The day after Americans were glued to their TVs watching Dr. Christine Blasey Ford testify at Brett Kavanaugh’s Senate Judiciary Committee hearing, 10,000 high school girls from Los Angeles gathered to hear Shonda Rhimes give the keynote address at the LA Promise Fund’s second annual GirlsBuild Leadership Summit.
The event, thrown in partnership with Michelle Obama’s When We All Vote at USC’s Galen Center, focused on civic engagement and voter registration for its teenage attendees — and Rhimes told The Hollywood Reporter before her speech that it’s important to ensure young women make their voices heard.
“I think now more than ever it’s really important to make sure that young people and young women and everybody knows that the biggest way that we can make a change is to vote,” she said. Voting ensures that “when you’re looking at something like the Judiciary Committee, it is representative of who we are as people and women, and that their rights are represented. Really it’s about making sure that the face of our government is representative of the face of these girls out here.”
And while women of all ages can feel like their voices aren’t heard, it’s simply a matter of showing up at the polls — both during the presidential elections and during midterms and local elections.
“If you look at, for instance, the last election, statistically not a lot of people voted,” Rhimes told THR. “So for me it’s about making sure we are all engaged and to get the next generation growing up thinking about voting as something that’s a necessary act, versus something they maybe will or won’t do.”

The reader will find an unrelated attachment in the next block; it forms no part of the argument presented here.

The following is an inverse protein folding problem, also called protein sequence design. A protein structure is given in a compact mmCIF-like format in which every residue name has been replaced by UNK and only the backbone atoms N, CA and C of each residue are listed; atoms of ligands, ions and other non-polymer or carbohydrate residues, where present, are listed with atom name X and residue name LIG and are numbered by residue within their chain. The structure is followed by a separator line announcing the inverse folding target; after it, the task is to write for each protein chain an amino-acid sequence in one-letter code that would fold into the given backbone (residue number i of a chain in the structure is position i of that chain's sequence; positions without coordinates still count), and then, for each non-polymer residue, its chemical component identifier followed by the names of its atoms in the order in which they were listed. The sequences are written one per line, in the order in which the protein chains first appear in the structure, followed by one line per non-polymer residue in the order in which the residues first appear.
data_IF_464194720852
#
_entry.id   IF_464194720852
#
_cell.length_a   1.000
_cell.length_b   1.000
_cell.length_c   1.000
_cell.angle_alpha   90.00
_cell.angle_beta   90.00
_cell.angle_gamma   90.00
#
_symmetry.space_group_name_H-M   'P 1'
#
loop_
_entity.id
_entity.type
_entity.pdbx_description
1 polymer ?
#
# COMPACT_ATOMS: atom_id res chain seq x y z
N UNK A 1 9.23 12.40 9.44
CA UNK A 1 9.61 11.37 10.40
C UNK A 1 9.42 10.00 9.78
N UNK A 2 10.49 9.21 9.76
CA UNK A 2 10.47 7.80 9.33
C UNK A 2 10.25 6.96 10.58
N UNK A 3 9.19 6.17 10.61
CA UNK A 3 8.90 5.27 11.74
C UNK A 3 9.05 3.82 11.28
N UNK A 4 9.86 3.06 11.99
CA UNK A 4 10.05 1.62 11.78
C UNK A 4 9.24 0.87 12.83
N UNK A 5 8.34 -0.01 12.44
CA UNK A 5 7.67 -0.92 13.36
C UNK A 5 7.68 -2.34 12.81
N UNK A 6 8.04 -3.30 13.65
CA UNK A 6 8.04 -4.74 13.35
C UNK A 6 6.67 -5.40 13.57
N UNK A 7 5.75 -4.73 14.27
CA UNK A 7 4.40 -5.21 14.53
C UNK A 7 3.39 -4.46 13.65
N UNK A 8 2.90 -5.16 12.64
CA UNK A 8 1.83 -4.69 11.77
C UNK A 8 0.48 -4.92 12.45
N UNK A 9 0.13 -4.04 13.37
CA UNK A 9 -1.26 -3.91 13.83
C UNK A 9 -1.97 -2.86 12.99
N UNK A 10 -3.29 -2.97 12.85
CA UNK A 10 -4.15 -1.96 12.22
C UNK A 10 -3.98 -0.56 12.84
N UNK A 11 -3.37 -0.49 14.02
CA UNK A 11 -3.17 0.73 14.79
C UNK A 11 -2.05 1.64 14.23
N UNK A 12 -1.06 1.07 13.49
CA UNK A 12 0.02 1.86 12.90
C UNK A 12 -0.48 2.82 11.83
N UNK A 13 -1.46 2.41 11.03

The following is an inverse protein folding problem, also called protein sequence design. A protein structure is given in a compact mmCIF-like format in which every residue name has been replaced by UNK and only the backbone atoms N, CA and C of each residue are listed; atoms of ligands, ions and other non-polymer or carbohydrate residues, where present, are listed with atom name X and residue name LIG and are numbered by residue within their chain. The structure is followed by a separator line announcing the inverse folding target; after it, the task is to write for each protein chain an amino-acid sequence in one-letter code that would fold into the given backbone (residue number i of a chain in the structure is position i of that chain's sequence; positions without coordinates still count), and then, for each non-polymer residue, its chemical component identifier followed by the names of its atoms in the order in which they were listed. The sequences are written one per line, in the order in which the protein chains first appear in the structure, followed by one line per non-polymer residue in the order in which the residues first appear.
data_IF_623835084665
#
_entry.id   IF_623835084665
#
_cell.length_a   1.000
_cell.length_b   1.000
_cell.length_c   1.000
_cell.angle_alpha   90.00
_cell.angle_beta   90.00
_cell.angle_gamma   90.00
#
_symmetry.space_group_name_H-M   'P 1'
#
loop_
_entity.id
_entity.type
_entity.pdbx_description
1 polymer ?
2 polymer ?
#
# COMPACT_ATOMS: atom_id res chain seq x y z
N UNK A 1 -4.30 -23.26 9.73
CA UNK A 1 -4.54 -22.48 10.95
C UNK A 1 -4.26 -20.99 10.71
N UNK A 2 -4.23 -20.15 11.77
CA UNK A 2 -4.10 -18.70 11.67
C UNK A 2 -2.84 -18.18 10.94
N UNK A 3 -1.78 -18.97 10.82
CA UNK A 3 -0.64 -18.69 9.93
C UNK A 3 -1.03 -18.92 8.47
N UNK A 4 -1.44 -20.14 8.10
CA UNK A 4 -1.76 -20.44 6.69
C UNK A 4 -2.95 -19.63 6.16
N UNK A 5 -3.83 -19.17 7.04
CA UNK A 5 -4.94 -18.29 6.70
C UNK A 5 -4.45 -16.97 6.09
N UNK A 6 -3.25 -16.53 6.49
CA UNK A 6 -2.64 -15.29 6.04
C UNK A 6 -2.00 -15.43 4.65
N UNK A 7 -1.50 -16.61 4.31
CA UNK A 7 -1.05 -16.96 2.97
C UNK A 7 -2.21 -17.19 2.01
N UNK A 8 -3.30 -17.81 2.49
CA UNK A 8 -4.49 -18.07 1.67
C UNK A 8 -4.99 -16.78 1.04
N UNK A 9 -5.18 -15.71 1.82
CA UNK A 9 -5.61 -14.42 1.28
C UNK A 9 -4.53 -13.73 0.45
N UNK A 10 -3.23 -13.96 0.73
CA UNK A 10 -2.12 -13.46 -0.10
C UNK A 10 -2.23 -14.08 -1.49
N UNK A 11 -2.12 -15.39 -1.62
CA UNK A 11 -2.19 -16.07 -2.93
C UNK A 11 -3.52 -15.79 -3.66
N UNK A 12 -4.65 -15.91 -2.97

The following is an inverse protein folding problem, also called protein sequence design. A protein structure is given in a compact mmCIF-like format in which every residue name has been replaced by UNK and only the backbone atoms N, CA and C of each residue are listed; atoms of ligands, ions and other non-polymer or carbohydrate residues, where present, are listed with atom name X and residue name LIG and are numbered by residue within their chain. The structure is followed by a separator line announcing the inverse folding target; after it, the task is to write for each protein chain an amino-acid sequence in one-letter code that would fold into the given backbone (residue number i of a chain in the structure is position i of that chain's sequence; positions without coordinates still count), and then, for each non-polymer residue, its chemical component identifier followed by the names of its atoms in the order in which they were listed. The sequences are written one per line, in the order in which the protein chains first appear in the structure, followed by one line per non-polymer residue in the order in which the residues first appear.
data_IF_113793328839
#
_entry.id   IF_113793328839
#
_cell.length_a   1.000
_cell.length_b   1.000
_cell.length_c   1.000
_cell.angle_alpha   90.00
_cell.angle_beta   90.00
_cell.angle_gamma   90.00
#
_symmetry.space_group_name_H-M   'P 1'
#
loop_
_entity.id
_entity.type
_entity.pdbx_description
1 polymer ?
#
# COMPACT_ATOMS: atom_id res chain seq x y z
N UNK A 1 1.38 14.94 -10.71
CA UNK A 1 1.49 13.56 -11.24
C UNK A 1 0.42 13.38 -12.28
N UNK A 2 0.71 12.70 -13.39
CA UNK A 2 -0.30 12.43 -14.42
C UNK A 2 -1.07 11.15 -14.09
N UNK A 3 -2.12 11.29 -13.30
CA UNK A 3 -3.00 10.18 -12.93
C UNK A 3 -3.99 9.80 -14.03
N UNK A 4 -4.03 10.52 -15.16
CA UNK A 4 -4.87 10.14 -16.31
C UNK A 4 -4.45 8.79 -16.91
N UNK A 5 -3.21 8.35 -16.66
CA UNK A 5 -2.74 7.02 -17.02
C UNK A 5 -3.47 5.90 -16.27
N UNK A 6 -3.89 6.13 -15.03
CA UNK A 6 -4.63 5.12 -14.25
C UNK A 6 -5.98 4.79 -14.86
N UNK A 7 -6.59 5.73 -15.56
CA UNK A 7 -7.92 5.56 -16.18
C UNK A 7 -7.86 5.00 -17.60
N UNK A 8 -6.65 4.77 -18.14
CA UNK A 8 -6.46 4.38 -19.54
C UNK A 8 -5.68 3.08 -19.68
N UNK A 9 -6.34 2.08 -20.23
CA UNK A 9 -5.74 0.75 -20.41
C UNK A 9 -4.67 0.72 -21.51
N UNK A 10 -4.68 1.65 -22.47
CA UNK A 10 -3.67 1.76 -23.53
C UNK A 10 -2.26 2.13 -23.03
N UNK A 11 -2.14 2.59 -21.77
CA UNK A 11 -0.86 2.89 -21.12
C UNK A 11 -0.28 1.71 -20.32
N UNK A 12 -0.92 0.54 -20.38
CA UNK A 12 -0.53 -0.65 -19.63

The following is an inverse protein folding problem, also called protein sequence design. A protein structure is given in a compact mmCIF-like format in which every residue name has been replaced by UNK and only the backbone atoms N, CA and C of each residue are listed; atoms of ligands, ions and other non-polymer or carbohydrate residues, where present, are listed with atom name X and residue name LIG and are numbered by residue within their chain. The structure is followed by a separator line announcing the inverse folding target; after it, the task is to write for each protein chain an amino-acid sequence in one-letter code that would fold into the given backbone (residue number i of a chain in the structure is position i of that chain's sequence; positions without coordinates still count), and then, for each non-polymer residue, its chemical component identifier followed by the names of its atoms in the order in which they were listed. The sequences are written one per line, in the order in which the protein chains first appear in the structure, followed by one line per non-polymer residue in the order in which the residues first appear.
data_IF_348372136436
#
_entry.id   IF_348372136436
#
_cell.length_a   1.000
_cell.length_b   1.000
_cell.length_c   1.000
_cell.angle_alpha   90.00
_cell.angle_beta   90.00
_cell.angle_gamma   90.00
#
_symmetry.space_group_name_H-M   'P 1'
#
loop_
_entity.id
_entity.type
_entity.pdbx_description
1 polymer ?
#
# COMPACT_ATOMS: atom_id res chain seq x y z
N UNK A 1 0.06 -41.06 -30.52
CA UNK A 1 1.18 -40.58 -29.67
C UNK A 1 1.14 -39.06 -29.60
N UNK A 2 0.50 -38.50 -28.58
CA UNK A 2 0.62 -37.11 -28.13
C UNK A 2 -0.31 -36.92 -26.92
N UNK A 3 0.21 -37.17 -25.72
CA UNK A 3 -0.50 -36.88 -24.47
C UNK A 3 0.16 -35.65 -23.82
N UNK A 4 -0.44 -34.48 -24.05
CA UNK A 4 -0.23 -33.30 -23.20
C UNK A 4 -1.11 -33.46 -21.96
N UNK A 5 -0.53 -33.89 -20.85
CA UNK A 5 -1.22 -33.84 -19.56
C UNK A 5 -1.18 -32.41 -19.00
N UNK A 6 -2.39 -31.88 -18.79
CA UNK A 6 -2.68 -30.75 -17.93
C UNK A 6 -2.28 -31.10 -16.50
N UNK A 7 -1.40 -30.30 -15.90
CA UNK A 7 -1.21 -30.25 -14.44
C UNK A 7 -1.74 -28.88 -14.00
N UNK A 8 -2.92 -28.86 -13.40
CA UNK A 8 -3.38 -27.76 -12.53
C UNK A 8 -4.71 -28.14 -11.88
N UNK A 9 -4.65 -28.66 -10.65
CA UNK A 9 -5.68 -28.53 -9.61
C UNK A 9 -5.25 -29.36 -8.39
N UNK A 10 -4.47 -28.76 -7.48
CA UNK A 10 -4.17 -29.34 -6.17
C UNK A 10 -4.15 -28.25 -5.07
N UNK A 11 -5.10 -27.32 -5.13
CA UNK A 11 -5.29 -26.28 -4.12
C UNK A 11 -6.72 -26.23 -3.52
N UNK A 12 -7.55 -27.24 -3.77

During her speech, which she gave at the behest of the former first lady, Rhimes stressed the importance of creating communities — which is what she does with her TV shows — and using the power of your community to make your voice heard.
“I build tribes. In modern times, that’s what a good television show does,” she said. “A tribe is a powerful thing. It’s a sense of belonging.” Together, the 10,000 girls in the room were a tribe, she said, and as a tribe they could be louder than any individual.
“You do not want anyone else determining the course of your future,” Rhimes said as the L.A.-area high schoolers cheered and recorded videos of the moment to share on social media.
The event also included a panel featuring California Secretary of State Alex Padilla, recent Marjory Stoneman Douglas grad Delaney Tarr, and Stoneman Douglas senior Kyrah Simon; a performance by the singer Daya; and a voter registration drive that signed up 500 students (who can pre-register starting at 16 years old) in its first hour.